64GB RealSSD C300 - CTFDDAC064MAG-1G1

    256GB SATA 6Gb/s
    • Sequential READ: up to 355MB/s
    • Sequential WRITE: up to 215MB/s
    • Random 4k READ: 60K IOPS

    128GB SATA 6Gb/s
    • Sequential READ: up to 355MB/s
    • Sequential WRITE: up to 140MB/s
    • Random 4k READ: 60K IOPS

    64GB SATA 6Gb/s
    • Sequential READ: up to 355MB/s
    • Sequential WRITE: up to 75MB/s
    • Random 4k READ: 60K IOPS

    Sequential READ/WRITE numbers are measured using IOMETER, using 128k sequential transfers with queue depth of 32 and write cache enabled. Typical I/O performance numbers are measured using IOMETER, using 4k random transfers with queue depth of 32 and write cache enabled.
    Crucial RealSSD C300 Product Flyer


    C300 128GB CTFDDAC128MAG-1G1 2.5-inch SATA 6GB/s SSD Specifications:

    Features:
    • Capacity* (Unformatted) - 128GB
    • NAND - Micron® MLC
    • Controller - Marvell
    • Firmware - Field Upgradeable
    • RAID Support - Yes
    • Interface - SATA
    • Transfer Rate - 6Gb/sec (compatible 3Gb/sec)
    • 2.5-inch SSD Power Supply - 5 V
    • Certifications - FCC, CE, RoHS, UL
    • Command Set - ATA-8 w/ TRIM
    • Monitoring - Self-monitoring, analysis, and reporting technology (SMART) command set

    Performance:
    • Average Access Time - < .1 ms
    • Sequential Read (up to) (Note 1) - 355MB/sec (SATA 6Gb/s) 265MB/sec (SATA 3Gb/s)
    • Sequential Write (up to) - 140MB/sec (SATA 6Gb/s) 140MB/sec (SATA 3Gb/s)
    • Random 4k READ (Note 2) - 60,000 IOPS
    • Random 4k WRITE - 30,000 IOPS

    Physical Dimensions:
    • 2.5-inch SSD dimensions (L x W x H) - 100.45 x 69.85 x 9.50 mm
    • 2.5-inch SSD weight - 74g

    Environmental Factors:
    • 2.5-inch Active Power - 1.7W Read, 3.1W Write
    • Idle Power - 0.092W idle
    • Operating Temperature - 0°C to +70°C
    • Non-Operating Temperature - -55°C to 95°C
    • Shock Resistance - 1500G / 1.0ms
    • Vibration Resistance - 2-500Hz at 3.1G

    Reliability:
    • MTBF - 1.2 Million Hours
    • Data Reliability - Built-in EDC/ECC
    • Warranty - Limited 3 Year Warranty
    • Read Endurance - Unlimited


    Crucial RealSSD C300 Technical Specifications Datasheet

    CTFDDAC128MAG-1G1 - 128GB, 2.5-inch Solid State Drive , Product Web page


    This review will be covering the 128GB RealSSD C300 SSD. Testing will be done in several configurations, and several storage controllers will be utilized in order to show users how various setups may perform when using the Crucial C300 SATA 6GB/s SSD in multiple ways.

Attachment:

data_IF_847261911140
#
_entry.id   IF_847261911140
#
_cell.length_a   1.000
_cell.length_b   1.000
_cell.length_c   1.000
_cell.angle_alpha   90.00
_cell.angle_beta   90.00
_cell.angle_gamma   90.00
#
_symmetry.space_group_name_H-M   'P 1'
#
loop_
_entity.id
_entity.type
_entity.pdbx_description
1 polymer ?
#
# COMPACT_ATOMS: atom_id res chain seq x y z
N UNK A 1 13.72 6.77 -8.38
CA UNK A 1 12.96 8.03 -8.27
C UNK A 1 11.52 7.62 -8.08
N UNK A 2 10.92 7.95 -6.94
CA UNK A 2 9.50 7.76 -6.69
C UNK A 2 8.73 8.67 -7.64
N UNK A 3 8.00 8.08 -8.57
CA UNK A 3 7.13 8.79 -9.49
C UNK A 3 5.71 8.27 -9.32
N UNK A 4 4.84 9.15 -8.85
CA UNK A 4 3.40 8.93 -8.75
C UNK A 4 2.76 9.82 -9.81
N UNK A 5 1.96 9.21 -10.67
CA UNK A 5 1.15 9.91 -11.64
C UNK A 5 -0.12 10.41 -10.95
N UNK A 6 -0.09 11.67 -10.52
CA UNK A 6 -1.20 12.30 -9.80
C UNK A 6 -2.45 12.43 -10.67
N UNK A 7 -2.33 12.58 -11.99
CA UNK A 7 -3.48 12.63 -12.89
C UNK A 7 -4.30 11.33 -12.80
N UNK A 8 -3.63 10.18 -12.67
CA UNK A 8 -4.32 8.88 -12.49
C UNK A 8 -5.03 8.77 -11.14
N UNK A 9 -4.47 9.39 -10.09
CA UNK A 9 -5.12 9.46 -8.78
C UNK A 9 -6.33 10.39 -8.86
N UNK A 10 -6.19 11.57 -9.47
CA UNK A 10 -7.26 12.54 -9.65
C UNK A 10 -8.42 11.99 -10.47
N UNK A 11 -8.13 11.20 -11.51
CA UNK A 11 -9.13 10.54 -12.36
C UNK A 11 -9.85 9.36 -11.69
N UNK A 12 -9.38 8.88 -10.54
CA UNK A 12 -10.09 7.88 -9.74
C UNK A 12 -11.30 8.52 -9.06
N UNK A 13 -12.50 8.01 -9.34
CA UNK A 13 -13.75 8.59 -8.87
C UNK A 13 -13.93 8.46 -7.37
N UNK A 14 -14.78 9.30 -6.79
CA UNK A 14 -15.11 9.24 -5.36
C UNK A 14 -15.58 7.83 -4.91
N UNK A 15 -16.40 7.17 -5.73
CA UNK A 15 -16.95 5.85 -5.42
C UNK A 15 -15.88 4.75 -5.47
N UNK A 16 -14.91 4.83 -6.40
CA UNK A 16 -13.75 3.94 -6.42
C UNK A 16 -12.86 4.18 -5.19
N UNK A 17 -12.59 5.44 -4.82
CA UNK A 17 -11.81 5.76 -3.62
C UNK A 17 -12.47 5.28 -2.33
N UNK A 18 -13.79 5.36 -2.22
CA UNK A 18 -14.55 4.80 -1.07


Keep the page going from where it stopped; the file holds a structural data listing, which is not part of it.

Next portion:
But first, we shall have a have a look at the product itself...


    Product Images:

    Packaging:



    The front of the C300 packaging states the general drive info, size, type and speed specifications. The overall design is very similar to the actual SSD itself, coated in amber and gold waves, using "Vista-like sprites" down the right side of the package and SSD label. On the reverse you will find a general performance statement, in several languages, and a full list of specifications as well as a quick lesson in MB/GB correlation to usable drive size. Also on the reverse is the product sticker, indicating the model name and number, serial number, and UPC codes.




    A quick look at the sides, which match all around, you see the Crucial and the RealSSD logo - what a great name for an SSD.




    The SSD is snugly held inside the packaging with two foam inserts, one has a cut-out that the C300 fits firmly into for safe shipping. Inside you will also find a short installation guide and the warranty papers explaining the 3 year warranty.


    A closer Look at the C300 itself:



    As previously mentioned, the SSD logo itself is very similar to the packaging. The label on the front of the C300 shows the full logo, a smaller portion of this image has been used on the outer package. The drive case itself is coated in a very sleek looking gun metal gray, with a very light amount of evenly distributed silver sparkles within it. It is not completely smooth, feeling similar to 1500 grit sandpaper, this is a nice touch that matches the colorization.

    On the rear of the drive is the product sticker indicating the drive capacity, the model name and number, serial number, various certification logos, and the native drive speed. The shipped firmware revision is also noted on this label, as you can see this drive was shipped with firmware revision 0001, the initial version.